Creating an Implementable Capital Improvement Plan (CIP)
From large, sprawling cities to rural farming towns, capital improvement planning is essential for communities of all shapes and sizes. Used to organize proposed capital improvement projects and public expenditures by priority, schedule, funding and financing availability, and estimated expenses over a multi-year period.
During this podcast, Wade Greiman, Kelli Scott, and Kathleen Conner walk through the beginning stages of developing a Capital Improvement Plan. They explore best practices for gathering input from your community and how Snyder & Associates supports clients in their journey to obtaining project funding.
Wade Greiman (0:20)
My name is Wade Greiman, I serve as Transportation Business Unit Leader for Snyder and Associates. With me today are Kelli Scott and Kathleen Conner. They will be sharing their insights related to developing Capital Improvement Programs for cities across Iowa. Thanks for joining me.
Capital Improvement Plans Require Big Picture Thinking
Kathleen, as you’ve worked with multiple cities over the years, what have been some of your city’s most challenging issues to overcome when developing a realistic Capital improvement Program?
Kathleen Connor (0:46)
One of the big issues is getting them to think big first, so that they’re looking at a broad spectrum, not just water and sewer projects for example. They’re looking at parks, they’re looking at capital expenditures such as fire trucks, and pulling all of those into a big list. Then being able to prioritize them and understand the difference between needs and wants. The other thing that I think is important is for a city to figure out how much they can spend on an annualized basis, whether they’re looking at doing a project spanning two years but yet one construction season, or if they’re looking at bonding, and how much they can pay off and borrow each year. They can then look at the projects that they want and that they need to do, and know how many of those are going to fit within a five-year or even 10-year CIP, and how many maybe wind up being unmet needs.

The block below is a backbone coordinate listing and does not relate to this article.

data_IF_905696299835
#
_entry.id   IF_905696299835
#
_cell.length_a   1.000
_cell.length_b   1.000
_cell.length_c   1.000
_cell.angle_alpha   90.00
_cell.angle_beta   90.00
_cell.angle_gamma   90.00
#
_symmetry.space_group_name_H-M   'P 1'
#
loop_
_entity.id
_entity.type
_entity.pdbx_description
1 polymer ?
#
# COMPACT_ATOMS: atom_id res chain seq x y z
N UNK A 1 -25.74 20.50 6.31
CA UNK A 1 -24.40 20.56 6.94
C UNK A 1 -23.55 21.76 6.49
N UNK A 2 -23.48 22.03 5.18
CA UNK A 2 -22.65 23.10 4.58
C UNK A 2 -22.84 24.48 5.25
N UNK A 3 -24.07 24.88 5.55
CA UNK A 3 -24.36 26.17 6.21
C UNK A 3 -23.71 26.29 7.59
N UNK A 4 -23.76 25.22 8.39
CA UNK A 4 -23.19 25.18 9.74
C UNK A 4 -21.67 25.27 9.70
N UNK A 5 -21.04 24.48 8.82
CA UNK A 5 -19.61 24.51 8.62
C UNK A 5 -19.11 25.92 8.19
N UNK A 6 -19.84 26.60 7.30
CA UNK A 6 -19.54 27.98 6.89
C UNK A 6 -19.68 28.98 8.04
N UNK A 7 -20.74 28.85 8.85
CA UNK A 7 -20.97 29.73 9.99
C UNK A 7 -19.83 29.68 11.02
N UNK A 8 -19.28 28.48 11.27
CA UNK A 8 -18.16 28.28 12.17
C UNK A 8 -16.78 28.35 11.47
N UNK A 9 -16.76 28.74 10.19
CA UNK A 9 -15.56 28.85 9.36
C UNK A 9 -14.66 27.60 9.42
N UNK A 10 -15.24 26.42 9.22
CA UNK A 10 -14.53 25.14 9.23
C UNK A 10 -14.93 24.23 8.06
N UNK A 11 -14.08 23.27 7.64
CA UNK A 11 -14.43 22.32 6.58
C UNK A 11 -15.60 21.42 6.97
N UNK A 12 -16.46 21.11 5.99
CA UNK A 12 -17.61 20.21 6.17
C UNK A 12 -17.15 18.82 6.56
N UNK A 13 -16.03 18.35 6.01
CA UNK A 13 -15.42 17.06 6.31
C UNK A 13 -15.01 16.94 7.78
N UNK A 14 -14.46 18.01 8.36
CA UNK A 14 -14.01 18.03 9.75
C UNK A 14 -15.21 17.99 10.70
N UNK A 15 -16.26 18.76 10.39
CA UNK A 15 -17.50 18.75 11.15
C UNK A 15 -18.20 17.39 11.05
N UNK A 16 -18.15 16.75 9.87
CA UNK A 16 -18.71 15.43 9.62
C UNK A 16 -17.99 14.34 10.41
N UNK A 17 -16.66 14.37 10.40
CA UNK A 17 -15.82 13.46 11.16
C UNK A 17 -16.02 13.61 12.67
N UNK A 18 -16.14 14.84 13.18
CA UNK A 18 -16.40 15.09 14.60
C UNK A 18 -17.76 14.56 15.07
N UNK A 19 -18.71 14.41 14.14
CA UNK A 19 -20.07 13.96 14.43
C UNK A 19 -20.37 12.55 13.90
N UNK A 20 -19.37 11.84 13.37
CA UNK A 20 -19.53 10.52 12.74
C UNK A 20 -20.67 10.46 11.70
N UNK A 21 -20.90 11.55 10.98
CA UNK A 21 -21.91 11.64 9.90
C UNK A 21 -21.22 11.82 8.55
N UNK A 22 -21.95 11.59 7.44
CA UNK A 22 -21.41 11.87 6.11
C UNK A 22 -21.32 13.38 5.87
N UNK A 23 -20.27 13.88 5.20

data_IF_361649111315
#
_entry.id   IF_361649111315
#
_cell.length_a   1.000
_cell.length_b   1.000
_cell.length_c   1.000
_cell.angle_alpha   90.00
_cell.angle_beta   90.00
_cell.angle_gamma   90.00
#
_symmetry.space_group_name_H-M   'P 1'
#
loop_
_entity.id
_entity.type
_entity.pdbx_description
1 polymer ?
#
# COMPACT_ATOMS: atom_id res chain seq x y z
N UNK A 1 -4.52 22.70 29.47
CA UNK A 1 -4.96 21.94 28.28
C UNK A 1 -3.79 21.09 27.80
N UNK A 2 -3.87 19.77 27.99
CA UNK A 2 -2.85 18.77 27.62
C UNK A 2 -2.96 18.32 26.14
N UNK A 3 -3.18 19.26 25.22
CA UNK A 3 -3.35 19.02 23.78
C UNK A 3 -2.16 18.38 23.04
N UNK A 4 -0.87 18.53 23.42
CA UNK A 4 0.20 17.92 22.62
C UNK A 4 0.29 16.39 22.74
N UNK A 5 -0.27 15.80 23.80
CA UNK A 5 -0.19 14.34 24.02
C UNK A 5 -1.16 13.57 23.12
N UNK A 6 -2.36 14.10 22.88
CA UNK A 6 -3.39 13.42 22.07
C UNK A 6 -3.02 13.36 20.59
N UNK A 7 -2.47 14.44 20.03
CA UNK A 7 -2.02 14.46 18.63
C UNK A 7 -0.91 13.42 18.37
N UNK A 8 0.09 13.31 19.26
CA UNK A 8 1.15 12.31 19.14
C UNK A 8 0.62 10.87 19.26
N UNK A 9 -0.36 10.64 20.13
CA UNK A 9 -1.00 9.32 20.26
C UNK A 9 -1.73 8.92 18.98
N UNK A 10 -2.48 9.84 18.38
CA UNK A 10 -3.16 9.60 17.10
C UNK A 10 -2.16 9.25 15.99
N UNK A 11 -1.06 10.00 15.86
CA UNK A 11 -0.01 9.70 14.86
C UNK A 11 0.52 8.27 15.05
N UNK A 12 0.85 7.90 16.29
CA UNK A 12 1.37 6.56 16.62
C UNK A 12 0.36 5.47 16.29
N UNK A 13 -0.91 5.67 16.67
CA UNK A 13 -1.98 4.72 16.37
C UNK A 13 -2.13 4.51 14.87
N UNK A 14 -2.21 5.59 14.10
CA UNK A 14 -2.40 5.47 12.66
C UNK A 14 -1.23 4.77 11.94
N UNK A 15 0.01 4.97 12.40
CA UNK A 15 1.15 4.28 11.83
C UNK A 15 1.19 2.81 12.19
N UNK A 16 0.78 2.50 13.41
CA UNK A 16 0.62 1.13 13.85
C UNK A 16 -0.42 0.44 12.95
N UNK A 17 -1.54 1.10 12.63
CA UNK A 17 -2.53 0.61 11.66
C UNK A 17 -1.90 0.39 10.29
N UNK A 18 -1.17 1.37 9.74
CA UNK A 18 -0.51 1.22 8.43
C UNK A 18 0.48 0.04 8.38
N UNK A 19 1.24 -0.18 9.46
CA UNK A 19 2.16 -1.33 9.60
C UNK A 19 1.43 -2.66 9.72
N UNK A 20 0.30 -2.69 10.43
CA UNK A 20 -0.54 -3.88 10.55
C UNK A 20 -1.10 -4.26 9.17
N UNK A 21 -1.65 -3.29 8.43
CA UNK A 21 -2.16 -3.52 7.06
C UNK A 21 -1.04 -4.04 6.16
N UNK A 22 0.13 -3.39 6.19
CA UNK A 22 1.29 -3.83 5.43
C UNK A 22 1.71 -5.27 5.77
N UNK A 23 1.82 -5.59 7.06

The other challenging thing is when we look at alternative funding sources so that all the projects aren’t paid out of the city’s funds, is talking about assessments as an option. Some cities, when they see how much they need to spend on all of their projects, they are more favorably looking at assessments, but when it comes down to realistically getting an idea of – how much are you willing to assess – when the property owners are in the room and they’re not happy about being assessed. So having a realistic discussion about assessments.
Kelli Scott (2:01)
I would agree with what Kathleen is saying. The other big hurdle that we end up having is getting people to take that step into wanting to develop a Capital Improvement Program. There are so many of the small communities that go based on, as needed. They’ve had a series of water main breaks the last winter, so next year they’re going to fix that segment of water main, or they have a street that the concrete keeps blowing out, so that’s the project for next year. It becomes more of a reactive process for them than a proactive process.
Getting them just to want to sit down and do a Capital Improvement Program has been a really big first step and as Kathleen said, it’s not just about the water, the sewer, and the streets. Firetrucks, for example, are very expensive. So are dump trucks and snowplows. So, just planning out the fact that those don’t last forever and you don’t want to come up with that big chunk of change all at once is one of the things that we struggle with.
Capital Improvement Program Planning Based on Community Goals
Wade Greiman (2:58)